Preparing businesses for the quantum era
Quantum cryptography offers data protection in our evolving digital spaces
Cyberattacks and data breaches are an invisible but growing threat that is becoming more commonplace against the landscape of technological growth and development. Many of today’s digital environments are still using outdated operating methods that were implemented in the early days of the internet. To combat the risks posed by cybersecurity threats, research on quantum computers and cryptography has emerged as a vital tool for digital protection.
Dr. Michele Mosca is a professor in Combinatorics and Optimization at the University of Waterloo and a faculty member at the Institute for Quantum Computing (IQC). IQC is a world-leading facility at the University that is not only dedicated to ground-breaking research but has spun out more than 17 quantum startups. The institute is a main driver for why Waterloo region is referred to as Canada’s quantum valley.
Mosca is developing practical digital system cryptography that is secure against quantum attacks. In addition to cutting edge research, Mosca is also co-founder and CEO of evolutionQ, an enterprise focused on preparing organizations for the quantum security attacks of tomorrow.
As we enter the quantum era, the risks to our digital environments are imminent and sophisticated, and we must proactively face this reality to maintain the availability, trustworthiness and integrity of our virtual spaces. If systems fail or go offline unexpectedly, the consequences are both disruptive and more crucially, they could halt critical infrastructures altogether.
Mosca aims to use cryptography, the study of secure communications techniques, to enable us to use untrusted media and entities while still trusting the results.
“Cryptography allows us to leverage the power of digital infrastructures and at the same time thwart attempts by adversaries to compromise the confidentiality or integrity of the information being handled by those infrastructures or to illicitly gain control of connected devices,” Mosca says.
His company is enabling organizations to prepare themselves for quantum computers. The enterprise helps organizations future-proof their digital systems by migrating to quantum-safe cryptography to protect against the threat posed by quantum computers.
“The cryptography we use to protect our digital infrastructures must be secure against tomorrow’s attacks as well as today’s,” Mosca says. “Quantum technology is part of tomorrow’s technology landscape, and thus we must evolve our cryptography to be secure in the era with quantum technologies.”
Mosca’s academic and enterprise goals in cryptography are centred on moving from solely defending against specific known attacks, toward developing a strong “cyber immune system.” This is a proactive system that can better detect and respond to new and unforeseen threats at the outset to better deal with tomorrow’s unexpected challenges.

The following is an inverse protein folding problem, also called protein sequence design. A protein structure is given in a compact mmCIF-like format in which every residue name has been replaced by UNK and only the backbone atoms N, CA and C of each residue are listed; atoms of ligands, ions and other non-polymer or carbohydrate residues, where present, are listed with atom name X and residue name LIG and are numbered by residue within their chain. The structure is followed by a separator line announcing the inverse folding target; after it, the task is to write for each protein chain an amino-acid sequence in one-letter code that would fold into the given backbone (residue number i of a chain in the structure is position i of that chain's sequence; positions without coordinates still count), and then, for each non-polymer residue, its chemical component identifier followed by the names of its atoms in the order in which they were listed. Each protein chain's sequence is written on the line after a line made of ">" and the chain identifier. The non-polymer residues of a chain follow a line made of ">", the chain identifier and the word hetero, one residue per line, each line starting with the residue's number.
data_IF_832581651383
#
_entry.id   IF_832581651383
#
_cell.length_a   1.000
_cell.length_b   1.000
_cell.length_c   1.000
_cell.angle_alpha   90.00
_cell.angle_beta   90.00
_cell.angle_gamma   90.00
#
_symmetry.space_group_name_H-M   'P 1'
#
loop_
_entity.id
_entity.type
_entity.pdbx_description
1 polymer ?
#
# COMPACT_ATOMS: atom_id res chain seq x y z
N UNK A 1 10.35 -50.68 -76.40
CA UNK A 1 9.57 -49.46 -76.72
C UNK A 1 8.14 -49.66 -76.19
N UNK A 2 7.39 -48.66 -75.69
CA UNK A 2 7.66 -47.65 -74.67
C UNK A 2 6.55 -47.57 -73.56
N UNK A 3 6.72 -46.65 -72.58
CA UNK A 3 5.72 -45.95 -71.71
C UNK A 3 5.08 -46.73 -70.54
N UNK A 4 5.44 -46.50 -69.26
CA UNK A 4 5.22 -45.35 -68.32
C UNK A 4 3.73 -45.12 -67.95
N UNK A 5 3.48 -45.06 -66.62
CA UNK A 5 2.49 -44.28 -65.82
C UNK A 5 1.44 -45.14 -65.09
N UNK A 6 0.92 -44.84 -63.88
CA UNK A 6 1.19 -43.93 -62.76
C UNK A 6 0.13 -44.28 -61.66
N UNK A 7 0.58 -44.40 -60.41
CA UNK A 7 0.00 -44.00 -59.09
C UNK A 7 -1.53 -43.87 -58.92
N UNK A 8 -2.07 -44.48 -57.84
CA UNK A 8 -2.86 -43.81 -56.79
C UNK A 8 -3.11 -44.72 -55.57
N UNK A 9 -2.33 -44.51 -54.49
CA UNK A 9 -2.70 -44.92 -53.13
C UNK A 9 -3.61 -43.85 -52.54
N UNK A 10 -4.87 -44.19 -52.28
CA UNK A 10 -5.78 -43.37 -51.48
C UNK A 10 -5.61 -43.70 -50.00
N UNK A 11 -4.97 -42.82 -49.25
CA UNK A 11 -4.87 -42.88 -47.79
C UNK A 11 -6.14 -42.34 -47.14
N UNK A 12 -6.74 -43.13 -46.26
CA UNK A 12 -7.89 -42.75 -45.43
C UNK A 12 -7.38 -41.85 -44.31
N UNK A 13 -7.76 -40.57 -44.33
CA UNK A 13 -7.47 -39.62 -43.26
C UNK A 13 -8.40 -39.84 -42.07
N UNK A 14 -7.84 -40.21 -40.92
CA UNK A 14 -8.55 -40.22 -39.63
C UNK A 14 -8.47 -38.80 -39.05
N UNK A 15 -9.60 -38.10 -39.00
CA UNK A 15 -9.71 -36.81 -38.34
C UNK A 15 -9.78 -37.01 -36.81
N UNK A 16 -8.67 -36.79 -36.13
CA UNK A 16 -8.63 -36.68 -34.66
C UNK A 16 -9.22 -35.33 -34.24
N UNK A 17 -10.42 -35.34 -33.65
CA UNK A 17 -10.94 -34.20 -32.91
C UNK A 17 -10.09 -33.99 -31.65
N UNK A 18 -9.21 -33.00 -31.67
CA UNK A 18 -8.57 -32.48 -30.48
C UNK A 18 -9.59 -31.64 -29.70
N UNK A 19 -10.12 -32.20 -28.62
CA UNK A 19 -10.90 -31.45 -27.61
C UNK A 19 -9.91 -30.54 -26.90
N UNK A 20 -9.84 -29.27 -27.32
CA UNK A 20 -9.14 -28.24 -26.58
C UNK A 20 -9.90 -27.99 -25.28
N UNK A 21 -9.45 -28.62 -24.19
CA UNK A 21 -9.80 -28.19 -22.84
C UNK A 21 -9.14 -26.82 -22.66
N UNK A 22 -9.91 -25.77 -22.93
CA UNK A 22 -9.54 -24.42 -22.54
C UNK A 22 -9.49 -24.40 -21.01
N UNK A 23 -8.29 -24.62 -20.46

Quantum readiness is essential but requires companies to commit to a journey to be quantum safe sooner rather than later. Championing such causes in the context of large-scale organizations is daunting, especially when the threat is invisible, and the current approach to safety and security is typically reactive. Adversaries are deliberately trying to violate systems, and they have the tools to do it. Companies need to do more to evaluate the risks of emerging threats to data security that are systemic and potentially unrecoverable.
Mosca is developing a solution for global vendor independence to make it easier to scale quantum cryptography systems to a global level.
“There is a bit of a moral hazard when it comes to building up our cyber immune system. It's not always rewarded,” Mosca says. “There’s no perfect way to sound the alarm on this impending threat, but we need to get better at talking about it and taking action.”
evolutionQ continues to expand and work closely with businesses to educate and support them through the migration to quantum-safe cryptography. Mosca hopes that businesses and organizations will heed the warnings and act now to implement reliable quantum-safe cybersecurity products and services before it’s too late.
The University of Waterloo acknowledges that much of our work takes place on the traditional territory of the Neutral, Anishinaabeg and Haudenosaunee peoples. Our main campus is situated on the Haldimand Tract, the land granted to the Six Nations that includes six miles on each side of the Grand River. Our active work toward reconciliation takes place across our campuses through research, learning, teaching, and community building, and is co-ordinated within the Office of Indigenous Relations.